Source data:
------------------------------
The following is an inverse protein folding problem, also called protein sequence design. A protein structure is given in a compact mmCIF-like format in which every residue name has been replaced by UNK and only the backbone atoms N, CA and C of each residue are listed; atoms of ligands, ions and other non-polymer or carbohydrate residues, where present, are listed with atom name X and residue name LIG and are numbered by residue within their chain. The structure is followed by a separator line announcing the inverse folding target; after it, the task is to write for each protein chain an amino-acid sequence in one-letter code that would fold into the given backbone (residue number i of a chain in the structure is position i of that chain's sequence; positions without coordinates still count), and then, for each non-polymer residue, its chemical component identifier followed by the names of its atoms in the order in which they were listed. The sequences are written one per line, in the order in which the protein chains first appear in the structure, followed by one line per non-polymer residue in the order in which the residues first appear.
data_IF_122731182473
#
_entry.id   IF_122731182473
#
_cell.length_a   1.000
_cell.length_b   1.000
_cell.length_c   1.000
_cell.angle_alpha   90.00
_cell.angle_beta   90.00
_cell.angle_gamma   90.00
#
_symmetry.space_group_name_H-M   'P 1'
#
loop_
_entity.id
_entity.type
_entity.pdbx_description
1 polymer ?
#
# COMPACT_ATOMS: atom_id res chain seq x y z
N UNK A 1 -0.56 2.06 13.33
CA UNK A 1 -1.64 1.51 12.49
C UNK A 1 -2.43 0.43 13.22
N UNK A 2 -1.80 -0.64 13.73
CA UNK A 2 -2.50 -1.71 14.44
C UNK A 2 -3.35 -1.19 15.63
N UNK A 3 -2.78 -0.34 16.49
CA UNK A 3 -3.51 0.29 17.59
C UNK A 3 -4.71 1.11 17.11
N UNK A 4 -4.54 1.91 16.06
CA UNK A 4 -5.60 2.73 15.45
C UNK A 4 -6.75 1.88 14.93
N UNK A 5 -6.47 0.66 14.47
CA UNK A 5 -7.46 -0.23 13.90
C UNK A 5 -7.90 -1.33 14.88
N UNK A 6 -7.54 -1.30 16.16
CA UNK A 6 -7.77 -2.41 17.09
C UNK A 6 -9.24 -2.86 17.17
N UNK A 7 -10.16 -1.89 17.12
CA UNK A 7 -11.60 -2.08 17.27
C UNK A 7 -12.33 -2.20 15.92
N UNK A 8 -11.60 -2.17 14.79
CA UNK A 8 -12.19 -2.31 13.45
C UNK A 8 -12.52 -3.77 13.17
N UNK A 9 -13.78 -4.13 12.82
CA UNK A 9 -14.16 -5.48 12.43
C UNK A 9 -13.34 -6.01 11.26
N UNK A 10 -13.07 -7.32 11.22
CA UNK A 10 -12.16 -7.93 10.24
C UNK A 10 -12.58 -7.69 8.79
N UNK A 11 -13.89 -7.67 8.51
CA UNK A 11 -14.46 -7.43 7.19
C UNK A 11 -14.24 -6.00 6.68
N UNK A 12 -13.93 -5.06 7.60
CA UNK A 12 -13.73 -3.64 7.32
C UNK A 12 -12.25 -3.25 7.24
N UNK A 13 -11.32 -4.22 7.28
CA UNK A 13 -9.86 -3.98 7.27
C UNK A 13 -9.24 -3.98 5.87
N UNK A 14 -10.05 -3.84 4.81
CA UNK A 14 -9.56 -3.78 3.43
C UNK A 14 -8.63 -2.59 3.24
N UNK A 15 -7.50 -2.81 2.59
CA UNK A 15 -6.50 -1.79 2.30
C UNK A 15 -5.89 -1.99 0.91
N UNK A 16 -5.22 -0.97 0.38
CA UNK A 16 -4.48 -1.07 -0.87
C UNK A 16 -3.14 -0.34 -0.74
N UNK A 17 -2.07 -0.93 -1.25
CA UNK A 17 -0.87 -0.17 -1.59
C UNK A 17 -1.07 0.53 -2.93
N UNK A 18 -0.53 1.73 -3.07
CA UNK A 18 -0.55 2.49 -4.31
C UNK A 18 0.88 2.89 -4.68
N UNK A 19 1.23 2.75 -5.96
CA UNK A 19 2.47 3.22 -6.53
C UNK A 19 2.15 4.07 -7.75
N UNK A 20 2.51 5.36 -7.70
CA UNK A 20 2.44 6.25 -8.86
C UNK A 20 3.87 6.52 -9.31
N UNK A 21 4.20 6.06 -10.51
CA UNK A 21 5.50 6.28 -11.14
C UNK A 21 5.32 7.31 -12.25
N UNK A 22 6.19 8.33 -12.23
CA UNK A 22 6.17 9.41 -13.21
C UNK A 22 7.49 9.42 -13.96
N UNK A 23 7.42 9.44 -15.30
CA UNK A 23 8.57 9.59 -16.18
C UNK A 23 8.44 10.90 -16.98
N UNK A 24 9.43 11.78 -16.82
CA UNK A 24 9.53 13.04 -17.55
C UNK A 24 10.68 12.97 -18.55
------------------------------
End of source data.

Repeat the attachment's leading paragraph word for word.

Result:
The following is an inverse protein folding problem, also called protein sequence design. A protein structure is given in a compact mmCIF-like format in which every residue name has been replaced by UNK and only the backbone atoms N, CA and C of each residue are listed; atoms of ligands, ions and other non-polymer or carbohydrate residues, where present, are listed with atom name X and residue name LIG and are numbered by residue within their chain. The structure is followed by a separator line announcing the inverse folding target; after it, the task is to write for each protein chain an amino-acid sequence in one-letter code that would fold into the given backbone (residue number i of a chain in the structure is position i of that chain's sequence; positions without coordinates still count), and then, for each non-polymer residue, its chemical component identifier followed by the names of its atoms in the order in which they were listed. The sequences are written one per line, in the order in which the protein chains first appear in the structure, followed by one line per non-polymer residue in the order in which the residues first appear.